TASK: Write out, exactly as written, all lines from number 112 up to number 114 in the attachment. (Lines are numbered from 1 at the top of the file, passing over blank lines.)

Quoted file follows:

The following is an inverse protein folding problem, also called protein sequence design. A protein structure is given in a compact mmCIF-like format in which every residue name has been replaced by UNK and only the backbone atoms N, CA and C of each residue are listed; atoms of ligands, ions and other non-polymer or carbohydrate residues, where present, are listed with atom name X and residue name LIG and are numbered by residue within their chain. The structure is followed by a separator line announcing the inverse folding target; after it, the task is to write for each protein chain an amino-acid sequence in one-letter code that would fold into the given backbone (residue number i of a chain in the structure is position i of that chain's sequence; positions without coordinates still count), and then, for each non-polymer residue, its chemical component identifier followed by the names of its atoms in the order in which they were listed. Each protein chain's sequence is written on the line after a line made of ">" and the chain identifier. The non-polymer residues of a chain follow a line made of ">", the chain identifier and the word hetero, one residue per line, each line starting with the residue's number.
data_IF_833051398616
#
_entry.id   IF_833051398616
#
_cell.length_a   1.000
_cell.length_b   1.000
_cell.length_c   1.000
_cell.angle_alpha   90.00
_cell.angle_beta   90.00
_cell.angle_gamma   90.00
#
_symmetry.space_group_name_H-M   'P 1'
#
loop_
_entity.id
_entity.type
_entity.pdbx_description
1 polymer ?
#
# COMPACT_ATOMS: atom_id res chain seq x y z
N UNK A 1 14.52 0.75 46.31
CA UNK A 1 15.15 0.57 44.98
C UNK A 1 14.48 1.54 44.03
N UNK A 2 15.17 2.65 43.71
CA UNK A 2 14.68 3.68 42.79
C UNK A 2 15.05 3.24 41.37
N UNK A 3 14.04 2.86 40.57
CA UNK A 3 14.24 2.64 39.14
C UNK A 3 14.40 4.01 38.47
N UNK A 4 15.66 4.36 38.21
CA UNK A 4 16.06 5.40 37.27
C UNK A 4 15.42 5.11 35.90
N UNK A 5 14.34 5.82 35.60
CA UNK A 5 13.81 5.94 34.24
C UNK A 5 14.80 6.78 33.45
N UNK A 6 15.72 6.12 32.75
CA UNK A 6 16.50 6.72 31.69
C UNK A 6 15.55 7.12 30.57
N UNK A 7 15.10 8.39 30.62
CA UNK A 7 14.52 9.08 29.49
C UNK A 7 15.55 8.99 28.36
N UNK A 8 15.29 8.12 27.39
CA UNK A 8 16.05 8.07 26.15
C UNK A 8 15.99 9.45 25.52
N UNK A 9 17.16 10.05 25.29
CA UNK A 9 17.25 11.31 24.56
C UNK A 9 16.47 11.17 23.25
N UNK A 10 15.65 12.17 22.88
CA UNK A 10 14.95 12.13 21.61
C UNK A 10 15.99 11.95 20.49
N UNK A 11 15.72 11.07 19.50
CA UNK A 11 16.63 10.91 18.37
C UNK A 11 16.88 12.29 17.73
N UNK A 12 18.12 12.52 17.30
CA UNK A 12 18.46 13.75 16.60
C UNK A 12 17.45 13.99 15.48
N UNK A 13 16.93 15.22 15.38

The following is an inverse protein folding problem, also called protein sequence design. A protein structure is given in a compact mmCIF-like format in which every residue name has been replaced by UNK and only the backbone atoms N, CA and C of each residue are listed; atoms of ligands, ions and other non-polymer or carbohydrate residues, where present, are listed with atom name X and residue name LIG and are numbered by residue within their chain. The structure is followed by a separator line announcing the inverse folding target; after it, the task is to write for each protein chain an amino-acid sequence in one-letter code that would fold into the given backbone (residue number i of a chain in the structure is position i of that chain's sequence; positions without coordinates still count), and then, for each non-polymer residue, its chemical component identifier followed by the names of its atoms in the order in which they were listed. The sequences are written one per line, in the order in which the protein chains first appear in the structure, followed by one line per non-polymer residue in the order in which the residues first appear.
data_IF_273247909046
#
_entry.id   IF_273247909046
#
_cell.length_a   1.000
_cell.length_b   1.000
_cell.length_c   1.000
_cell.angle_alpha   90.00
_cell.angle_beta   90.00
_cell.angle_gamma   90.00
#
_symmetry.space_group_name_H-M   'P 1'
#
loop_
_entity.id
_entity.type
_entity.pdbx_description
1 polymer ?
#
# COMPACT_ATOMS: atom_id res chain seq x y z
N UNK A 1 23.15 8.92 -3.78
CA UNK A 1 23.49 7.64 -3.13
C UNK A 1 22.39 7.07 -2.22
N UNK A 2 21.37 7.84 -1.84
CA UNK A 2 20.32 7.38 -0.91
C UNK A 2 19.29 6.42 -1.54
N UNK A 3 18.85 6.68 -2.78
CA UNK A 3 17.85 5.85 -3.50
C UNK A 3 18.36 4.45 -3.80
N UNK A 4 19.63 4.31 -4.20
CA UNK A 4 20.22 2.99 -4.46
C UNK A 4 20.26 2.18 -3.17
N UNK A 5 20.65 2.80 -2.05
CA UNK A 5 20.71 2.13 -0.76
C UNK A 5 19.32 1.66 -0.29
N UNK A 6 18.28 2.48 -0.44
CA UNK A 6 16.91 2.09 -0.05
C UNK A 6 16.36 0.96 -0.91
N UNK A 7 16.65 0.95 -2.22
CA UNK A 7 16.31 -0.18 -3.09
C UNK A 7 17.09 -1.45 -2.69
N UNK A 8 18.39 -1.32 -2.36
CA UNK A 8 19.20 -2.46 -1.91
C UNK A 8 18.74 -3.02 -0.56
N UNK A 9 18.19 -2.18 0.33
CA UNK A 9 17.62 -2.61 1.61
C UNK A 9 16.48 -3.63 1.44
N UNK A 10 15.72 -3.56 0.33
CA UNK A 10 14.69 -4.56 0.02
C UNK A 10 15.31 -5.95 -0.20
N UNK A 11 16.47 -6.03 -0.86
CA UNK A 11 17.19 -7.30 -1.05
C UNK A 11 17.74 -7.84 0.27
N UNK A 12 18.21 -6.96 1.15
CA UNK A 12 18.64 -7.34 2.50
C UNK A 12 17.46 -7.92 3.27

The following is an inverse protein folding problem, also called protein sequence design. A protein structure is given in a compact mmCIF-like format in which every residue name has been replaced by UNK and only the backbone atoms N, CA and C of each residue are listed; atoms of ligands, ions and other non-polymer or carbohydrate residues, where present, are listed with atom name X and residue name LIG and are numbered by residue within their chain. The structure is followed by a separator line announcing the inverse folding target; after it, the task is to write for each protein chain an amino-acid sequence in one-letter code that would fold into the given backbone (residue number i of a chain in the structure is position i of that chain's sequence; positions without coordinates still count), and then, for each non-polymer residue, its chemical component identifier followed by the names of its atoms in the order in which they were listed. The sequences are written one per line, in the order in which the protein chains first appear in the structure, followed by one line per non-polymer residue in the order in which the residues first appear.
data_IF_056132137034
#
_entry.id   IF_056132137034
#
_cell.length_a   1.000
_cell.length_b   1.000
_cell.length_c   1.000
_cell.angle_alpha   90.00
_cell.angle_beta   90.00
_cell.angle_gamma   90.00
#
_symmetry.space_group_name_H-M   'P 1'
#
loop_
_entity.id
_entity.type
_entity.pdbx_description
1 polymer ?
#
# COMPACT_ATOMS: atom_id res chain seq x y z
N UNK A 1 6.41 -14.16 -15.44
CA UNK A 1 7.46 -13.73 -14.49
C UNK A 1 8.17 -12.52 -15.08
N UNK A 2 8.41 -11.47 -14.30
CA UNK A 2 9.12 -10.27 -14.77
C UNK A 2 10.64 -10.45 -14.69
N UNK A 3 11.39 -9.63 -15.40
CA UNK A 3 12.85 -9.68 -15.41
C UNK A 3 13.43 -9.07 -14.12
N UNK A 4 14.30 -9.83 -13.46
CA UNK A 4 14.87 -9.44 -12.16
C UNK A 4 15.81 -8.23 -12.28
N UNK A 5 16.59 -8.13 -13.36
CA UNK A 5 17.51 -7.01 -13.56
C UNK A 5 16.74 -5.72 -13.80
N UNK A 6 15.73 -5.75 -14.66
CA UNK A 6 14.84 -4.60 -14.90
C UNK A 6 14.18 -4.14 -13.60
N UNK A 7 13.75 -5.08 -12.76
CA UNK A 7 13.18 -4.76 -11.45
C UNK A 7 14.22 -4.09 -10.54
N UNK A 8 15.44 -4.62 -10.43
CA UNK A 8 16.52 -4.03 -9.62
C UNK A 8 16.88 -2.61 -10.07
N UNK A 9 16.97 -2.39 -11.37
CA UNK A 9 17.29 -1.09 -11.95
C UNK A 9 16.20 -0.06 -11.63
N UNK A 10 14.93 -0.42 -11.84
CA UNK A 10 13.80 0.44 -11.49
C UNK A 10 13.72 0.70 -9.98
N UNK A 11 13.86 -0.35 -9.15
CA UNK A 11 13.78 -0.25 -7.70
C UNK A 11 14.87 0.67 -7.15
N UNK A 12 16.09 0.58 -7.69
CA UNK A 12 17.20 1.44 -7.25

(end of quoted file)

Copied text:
C UNK A 11 17.74 -7.84 0.27
N UNK A 12 18.21 -6.96 1.15
CA UNK A 12 18.64 -7.34 2.50